I was initially attracted to Ruby because of Martin Fowler’s article on Rake. Fresh from a battle with a large Makefile, and having had sufficient experience with ANT, I was ready for something better. Rake is most definitely it. Here’s why.
Many organizations are bogged down in tedious, repetitive tasks — especially when it comes to documentation. The solution is to automate! Automation improves efficiency, saves time, eliminates redundant operations, and reduces costly errors. Any time your people are thinking, “there must be a better way,” there probably is!
RuDi stands for Ruby-based Utilities for DITA processing. The idea is create a build system for DITA projects that is easy to use, and the same time very powerful — something that is accomplished by using the Ruby language and Ruby-based tools. (The project was originally hosted at
Kenai. Until it finds a new home the project code is contained in the RuDi zip file.)
Figuring out which components you need and accessing the documents that describe them is a big issue for any reasonably complex system. Providing an end-user with the ability to do that is a huge part of “usability” in documentation. One of DITA’s most important advantages is the ability to define specialized document structures. That capability can be used to define a Decision Guide document type.
Having settled on a strategy of composition, the next question is whether to transclude the parts of the text that change from version to version (the variants) or whether to transclude the invariants, instead—the boilerplate and other things that don’t change. This article lists the advantages of the latter course of action.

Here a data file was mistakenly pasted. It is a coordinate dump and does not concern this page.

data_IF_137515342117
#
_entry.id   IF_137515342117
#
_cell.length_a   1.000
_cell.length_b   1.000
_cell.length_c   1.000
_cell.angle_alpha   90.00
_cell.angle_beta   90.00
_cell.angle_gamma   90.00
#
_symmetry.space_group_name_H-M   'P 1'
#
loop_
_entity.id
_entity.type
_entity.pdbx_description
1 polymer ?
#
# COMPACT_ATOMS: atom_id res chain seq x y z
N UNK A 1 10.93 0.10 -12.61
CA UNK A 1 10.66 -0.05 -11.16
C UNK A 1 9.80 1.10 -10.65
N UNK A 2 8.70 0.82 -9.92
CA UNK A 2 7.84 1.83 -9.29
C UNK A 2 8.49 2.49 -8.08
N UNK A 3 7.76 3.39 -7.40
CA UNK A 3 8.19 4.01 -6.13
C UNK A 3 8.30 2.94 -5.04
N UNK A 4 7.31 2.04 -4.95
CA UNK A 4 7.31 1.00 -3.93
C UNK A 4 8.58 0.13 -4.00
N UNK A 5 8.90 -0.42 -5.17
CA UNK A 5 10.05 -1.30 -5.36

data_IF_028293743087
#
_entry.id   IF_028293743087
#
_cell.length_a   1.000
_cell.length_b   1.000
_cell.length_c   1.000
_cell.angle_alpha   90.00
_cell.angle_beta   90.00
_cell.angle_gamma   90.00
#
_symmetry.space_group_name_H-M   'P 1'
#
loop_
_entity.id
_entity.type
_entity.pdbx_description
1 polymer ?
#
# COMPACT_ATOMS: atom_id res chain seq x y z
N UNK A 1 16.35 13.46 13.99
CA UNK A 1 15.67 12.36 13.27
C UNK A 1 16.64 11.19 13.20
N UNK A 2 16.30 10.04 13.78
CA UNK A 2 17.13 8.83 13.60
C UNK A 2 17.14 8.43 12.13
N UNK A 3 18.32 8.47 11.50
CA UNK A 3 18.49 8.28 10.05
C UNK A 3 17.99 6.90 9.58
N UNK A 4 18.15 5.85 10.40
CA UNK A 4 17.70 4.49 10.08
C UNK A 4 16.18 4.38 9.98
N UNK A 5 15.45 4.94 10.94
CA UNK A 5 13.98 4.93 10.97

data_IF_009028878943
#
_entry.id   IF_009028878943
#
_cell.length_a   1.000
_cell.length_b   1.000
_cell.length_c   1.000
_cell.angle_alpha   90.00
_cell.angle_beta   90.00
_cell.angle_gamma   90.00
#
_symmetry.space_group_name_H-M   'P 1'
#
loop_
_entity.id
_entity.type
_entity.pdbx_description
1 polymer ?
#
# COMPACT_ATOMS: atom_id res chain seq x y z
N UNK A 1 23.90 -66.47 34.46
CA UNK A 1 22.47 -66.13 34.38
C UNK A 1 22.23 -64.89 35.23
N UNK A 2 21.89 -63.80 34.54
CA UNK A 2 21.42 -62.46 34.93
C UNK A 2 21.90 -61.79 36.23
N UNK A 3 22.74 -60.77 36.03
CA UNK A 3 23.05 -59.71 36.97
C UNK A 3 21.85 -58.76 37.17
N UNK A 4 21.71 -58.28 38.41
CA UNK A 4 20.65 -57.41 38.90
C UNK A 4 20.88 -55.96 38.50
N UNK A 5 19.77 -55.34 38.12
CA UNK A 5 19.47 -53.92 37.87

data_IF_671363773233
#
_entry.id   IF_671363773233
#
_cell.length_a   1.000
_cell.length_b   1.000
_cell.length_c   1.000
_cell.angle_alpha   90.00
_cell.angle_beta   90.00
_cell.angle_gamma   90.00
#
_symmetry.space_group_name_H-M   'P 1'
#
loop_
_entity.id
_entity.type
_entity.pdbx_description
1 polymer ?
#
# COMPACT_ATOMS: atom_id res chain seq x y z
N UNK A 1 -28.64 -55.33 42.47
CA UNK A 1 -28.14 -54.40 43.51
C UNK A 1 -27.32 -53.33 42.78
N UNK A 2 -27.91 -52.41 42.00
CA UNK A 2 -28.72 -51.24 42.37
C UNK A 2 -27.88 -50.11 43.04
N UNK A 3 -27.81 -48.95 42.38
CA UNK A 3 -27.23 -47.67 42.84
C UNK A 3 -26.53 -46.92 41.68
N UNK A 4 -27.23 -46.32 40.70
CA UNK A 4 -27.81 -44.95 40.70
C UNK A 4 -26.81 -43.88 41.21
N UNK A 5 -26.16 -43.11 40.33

This article is part of a series that describes the 20-some decisions that face every DITA project. The goal is to identify the pros and cons for each decision and, where warranted, record the known “best practices” around each decision point. (Most of them can be covered in a single article. But a couple, like this one, are intricate enough to require an article of their own.) The series concludes by considering whether DITA would benefit from the creation of a specialization for a “
A list of choices that a DITA project needs to consider.
These slides are for a talk that introduces the fundamental concepts of the DITA documentation model.
These slides are for a longer series of presentations that tell people how DITA works.
This article describes the concept for the Pangaea Project. The goal of that project is to define (and build a reference implementation for) a human-mediated knowledge base that provides “just in time” information — information when you need it.